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Russia Breaks My Brain
I don't understand this place, I just live here.
#01: ya ne gavaroe pa-russki (I don't speak Russian)
Monday, September 08, 2003

Hi folks. Here we go. The first big news from Russia. (For those of you who don't know about this, just try and catch up. For everyone else, I know you've been on the edge of your seat in anticipation of this exciting, nay, mind-blowing letter.)

Oh, and since I haven't been doing a good job about updating anyone, this is going to be long-ish. And if you don't want to hear any more about this crap in future emails, let me know, and I'll never talk to you again. I promise.

Well, getting into russia was relatively easy, I suppose. After hassles in London about my baggage (too heavy) and my visa ("not in their system"), I made it on the plane, which seemed to be overrun with some geriatric tour group. Naturally, at some point the woman sitting next to me had to ask where I was from, and what I was up to.
"I'm going to study Russian."
"Oh, how many years have you studied Russian?"
"None. That's why I need to study it when I get there."
She gave me her best polite smile and stopped talking to me.

The area is fairly pretty. Very green and rural looking from the air. And flat. But nice. We landed, and I got through the passport line with no problems at all. My baggage even arrived perfectly as well (still heavy.) The only issue is that my language program was supposed to send someone to pick me up and take me to my dorm, but he wasn't there.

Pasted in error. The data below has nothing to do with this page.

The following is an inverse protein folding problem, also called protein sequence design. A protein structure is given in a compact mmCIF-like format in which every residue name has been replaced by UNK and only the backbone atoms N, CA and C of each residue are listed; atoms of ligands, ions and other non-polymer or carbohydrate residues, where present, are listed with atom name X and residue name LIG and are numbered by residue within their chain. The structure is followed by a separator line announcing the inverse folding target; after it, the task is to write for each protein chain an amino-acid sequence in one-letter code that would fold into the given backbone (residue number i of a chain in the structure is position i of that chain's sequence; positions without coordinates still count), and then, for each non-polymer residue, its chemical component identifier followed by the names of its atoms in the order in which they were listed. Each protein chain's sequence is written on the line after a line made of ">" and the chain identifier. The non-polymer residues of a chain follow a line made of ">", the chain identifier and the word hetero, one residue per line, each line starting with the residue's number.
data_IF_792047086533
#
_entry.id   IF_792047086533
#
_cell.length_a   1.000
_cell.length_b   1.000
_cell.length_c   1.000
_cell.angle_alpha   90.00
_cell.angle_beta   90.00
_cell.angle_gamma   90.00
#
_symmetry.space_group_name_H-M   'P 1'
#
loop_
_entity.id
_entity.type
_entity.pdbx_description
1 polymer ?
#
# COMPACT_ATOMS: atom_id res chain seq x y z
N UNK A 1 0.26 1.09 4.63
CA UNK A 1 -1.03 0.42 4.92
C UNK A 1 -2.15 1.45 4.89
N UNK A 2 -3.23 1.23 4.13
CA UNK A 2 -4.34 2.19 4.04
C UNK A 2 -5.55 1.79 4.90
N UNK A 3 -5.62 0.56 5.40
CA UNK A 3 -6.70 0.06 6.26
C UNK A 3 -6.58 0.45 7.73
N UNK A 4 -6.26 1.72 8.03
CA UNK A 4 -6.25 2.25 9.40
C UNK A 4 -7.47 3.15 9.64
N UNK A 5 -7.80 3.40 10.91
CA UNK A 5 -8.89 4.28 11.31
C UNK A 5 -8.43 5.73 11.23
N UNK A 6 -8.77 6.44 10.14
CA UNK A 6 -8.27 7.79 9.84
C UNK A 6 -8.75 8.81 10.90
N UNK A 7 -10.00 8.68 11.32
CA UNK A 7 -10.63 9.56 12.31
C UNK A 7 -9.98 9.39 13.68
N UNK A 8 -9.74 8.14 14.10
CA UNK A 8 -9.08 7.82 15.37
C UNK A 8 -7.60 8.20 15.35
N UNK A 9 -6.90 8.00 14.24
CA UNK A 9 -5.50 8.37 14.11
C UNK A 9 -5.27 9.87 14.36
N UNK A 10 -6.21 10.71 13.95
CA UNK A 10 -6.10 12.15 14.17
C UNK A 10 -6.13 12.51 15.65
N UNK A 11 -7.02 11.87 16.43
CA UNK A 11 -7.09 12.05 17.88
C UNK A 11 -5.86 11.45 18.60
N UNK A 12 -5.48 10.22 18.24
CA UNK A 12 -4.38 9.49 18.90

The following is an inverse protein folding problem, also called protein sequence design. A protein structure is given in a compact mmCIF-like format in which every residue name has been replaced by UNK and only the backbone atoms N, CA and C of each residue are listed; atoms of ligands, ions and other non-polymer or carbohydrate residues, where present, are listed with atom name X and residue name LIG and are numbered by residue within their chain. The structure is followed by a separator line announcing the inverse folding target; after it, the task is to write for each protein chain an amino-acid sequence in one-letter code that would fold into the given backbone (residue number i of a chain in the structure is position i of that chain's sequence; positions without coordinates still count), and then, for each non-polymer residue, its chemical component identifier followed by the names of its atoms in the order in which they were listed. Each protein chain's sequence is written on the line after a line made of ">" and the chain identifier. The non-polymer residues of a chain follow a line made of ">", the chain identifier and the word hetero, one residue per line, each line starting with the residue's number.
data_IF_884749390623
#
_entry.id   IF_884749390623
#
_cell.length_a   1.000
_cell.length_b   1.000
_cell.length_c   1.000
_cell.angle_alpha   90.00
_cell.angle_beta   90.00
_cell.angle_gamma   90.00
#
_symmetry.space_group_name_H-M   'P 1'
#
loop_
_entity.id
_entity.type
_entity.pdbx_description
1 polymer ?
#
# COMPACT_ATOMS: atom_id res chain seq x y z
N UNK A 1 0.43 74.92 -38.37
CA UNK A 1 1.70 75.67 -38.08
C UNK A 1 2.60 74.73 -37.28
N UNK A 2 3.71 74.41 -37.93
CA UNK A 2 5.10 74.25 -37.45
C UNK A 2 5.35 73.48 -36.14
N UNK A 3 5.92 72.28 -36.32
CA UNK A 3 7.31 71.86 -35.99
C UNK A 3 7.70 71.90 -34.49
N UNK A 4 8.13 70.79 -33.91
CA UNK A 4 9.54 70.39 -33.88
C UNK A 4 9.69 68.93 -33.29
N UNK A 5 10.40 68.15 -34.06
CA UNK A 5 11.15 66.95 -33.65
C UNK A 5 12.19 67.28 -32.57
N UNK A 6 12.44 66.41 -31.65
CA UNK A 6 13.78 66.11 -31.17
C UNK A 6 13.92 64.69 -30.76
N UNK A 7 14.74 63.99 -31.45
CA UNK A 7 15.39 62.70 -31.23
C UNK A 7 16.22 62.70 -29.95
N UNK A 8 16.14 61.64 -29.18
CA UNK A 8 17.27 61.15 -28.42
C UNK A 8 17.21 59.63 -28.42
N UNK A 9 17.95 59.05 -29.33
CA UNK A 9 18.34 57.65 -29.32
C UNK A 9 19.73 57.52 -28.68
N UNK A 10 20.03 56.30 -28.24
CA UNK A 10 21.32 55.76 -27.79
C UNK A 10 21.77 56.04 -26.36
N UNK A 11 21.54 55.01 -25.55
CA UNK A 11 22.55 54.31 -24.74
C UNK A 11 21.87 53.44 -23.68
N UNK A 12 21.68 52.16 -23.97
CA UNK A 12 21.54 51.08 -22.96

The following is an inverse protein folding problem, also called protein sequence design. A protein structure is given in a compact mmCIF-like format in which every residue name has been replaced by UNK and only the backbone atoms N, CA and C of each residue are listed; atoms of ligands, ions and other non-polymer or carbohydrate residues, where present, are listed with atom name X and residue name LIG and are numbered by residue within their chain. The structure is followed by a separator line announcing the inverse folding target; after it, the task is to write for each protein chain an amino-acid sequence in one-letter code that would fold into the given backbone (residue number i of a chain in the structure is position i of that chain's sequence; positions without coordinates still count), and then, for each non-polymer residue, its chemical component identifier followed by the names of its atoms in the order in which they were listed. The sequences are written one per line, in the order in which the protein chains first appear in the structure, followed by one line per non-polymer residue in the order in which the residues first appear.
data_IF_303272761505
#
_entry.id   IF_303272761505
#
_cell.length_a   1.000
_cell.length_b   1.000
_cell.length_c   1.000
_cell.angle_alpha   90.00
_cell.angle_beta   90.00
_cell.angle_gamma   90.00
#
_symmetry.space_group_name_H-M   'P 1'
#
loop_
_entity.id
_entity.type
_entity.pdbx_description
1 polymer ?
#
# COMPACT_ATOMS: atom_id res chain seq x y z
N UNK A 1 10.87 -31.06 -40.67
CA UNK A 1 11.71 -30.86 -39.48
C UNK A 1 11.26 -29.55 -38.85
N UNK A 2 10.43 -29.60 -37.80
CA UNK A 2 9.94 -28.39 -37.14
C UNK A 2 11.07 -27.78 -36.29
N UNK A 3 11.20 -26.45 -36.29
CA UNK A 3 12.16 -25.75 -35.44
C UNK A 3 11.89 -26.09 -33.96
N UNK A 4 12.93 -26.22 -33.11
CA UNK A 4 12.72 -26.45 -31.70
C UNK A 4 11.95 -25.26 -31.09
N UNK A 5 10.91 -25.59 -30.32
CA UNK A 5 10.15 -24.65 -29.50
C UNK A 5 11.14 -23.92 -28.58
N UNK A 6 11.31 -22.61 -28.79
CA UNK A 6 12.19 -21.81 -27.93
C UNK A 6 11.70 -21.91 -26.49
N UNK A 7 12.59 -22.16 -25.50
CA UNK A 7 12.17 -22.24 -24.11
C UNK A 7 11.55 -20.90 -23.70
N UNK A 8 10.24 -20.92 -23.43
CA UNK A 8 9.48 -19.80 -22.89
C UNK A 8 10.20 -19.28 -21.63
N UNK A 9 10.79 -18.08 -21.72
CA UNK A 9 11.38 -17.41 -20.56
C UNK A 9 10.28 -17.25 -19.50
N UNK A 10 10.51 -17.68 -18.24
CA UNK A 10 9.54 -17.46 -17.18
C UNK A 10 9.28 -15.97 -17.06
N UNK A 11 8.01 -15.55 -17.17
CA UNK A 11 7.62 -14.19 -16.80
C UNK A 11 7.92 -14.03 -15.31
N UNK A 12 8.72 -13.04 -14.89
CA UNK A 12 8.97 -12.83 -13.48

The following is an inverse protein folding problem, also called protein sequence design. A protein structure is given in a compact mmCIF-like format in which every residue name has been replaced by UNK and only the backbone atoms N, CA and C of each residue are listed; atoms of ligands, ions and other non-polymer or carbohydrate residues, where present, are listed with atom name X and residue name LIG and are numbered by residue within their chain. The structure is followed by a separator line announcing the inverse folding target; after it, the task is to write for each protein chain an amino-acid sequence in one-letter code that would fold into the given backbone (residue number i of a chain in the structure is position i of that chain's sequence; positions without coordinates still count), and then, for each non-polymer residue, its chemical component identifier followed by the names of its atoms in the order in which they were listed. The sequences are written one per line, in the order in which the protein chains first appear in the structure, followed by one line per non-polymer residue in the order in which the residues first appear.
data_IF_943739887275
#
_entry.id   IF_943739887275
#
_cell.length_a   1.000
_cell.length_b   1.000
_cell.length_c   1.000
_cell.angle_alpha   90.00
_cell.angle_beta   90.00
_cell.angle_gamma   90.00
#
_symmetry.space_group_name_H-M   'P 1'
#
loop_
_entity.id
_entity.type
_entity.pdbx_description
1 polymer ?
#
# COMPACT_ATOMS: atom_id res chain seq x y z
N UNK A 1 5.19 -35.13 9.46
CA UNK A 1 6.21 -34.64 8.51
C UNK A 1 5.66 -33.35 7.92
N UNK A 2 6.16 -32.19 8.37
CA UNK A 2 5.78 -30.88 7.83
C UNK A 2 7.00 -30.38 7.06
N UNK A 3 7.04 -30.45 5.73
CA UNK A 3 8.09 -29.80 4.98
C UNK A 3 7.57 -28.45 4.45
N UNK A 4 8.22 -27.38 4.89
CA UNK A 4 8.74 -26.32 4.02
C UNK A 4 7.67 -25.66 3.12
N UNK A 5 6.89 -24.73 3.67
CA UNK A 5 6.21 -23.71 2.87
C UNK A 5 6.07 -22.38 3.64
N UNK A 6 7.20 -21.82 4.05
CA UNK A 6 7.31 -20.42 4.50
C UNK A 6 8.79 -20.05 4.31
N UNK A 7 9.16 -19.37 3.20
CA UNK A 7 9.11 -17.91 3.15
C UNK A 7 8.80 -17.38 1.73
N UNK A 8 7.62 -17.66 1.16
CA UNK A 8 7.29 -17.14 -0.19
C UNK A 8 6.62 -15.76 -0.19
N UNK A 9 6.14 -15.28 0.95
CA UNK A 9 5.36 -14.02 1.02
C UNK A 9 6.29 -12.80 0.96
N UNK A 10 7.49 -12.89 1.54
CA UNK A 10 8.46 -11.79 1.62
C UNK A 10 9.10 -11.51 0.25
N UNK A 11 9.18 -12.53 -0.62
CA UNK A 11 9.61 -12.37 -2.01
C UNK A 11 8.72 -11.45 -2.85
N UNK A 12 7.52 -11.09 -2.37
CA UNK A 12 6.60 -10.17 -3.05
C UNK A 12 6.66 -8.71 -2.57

Not really knowing what to do (and having heard that you can't trust the taxi drivers at the airport) I wandered around trying to find phones and then a phone card. Both were located, but, Surprise! I don't know russian, and couldn't figure out how to use a phone card. Still don't. Finally I went to some guy with a badge who had offered me a taxi earlier, and as I'd been wandering around for over 2 hours, I think he felt like helping me out. With his negotiations, I scored a cab for way cheap by normal standards.

Unfortunately, the cab driver got us lost on the way to my dorm. There was no meter running, so I knew he was honestly lost. He handed me a map and indicated that I find it. I eventually found the street, but we still had to ask 3 people on the street.

The dorm itself is brand new. As in they're still building it. Every morning they're plastering the walls and painting in places. It's more like an apartment building in that there are no common spaces to be had, short of where the security gaurd sits and the administation desk, where the grouchy old ladies sit. There was a mess getting checked in at the dorm too, which at the time seemed awful but now I'm learning to just expect such things. Thanks to another student who could speak a tiny bit of English, I got checked into a room late that night.

The room itself isn't too bad, now that my roommate and I have worked on it a little. By this I mean brought in extension cords so the refridgerator works, the stove burner works (boiling your water is very important) and opening valves so that the toilet would flush. We also finally figured out which valve turns on the hot water flow, so I don't have to only take icy-cold "showers" with a wash cloth. It rules. It's also made me think about how weeks ago I was concerned with gamecube games, and now my big thrills involve basic plumbing. Hot water is the best thing ever.